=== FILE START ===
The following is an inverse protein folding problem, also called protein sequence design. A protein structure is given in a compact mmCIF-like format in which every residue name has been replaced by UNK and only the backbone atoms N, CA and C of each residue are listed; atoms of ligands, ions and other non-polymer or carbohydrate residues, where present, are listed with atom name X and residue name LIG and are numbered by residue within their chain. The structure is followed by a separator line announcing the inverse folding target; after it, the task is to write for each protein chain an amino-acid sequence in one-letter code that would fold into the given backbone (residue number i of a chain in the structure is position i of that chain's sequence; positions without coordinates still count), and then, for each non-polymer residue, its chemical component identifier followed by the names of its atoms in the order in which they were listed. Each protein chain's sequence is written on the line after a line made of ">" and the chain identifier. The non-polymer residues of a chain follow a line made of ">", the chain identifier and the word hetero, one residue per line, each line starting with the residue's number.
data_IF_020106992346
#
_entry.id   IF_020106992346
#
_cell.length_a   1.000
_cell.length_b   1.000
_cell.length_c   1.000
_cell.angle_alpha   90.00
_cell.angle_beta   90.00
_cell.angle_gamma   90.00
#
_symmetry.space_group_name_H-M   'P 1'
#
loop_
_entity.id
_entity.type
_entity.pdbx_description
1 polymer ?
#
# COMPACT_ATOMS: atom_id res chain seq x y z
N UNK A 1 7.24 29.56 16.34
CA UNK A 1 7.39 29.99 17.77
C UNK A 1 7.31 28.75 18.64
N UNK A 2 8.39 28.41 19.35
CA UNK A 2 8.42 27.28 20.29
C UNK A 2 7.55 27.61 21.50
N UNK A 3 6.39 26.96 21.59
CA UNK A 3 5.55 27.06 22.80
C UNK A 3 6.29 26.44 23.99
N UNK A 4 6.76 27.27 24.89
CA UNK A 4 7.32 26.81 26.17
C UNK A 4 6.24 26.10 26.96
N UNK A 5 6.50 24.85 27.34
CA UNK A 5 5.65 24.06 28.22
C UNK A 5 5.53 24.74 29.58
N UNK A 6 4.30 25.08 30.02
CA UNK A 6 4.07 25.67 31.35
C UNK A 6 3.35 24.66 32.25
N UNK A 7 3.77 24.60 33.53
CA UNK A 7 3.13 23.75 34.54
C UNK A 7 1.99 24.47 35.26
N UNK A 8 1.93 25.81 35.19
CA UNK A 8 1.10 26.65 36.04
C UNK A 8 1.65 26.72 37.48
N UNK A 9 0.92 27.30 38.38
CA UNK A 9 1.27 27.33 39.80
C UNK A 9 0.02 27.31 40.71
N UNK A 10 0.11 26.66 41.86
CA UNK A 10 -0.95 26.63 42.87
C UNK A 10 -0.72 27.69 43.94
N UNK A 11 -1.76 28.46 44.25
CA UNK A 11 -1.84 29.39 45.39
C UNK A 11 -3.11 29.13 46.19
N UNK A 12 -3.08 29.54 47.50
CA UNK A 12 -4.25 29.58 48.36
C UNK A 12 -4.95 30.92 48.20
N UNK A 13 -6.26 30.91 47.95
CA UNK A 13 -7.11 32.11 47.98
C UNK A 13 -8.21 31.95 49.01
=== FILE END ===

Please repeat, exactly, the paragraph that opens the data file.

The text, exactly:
The following is an inverse protein folding problem, also called protein sequence design. A protein structure is given in a compact mmCIF-like format in which every residue name has been replaced by UNK and only the backbone atoms N, CA and C of each residue are listed; atoms of ligands, ions and other non-polymer or carbohydrate residues, where present, are listed with atom name X and residue name LIG and are numbered by residue within their chain. The structure is followed by a separator line announcing the inverse folding target; after it, the task is to write for each protein chain an amino-acid sequence in one-letter code that would fold into the given backbone (residue number i of a chain in the structure is position i of that chain's sequence; positions without coordinates still count), and then, for each non-polymer residue, its chemical component identifier followed by the names of its atoms in the order in which they were listed. Each protein chain's sequence is written on the line after a line made of ">" and the chain identifier. The non-polymer residues of a chain follow a line made of ">", the chain identifier and the word hetero, one residue per line, each line starting with the residue's number.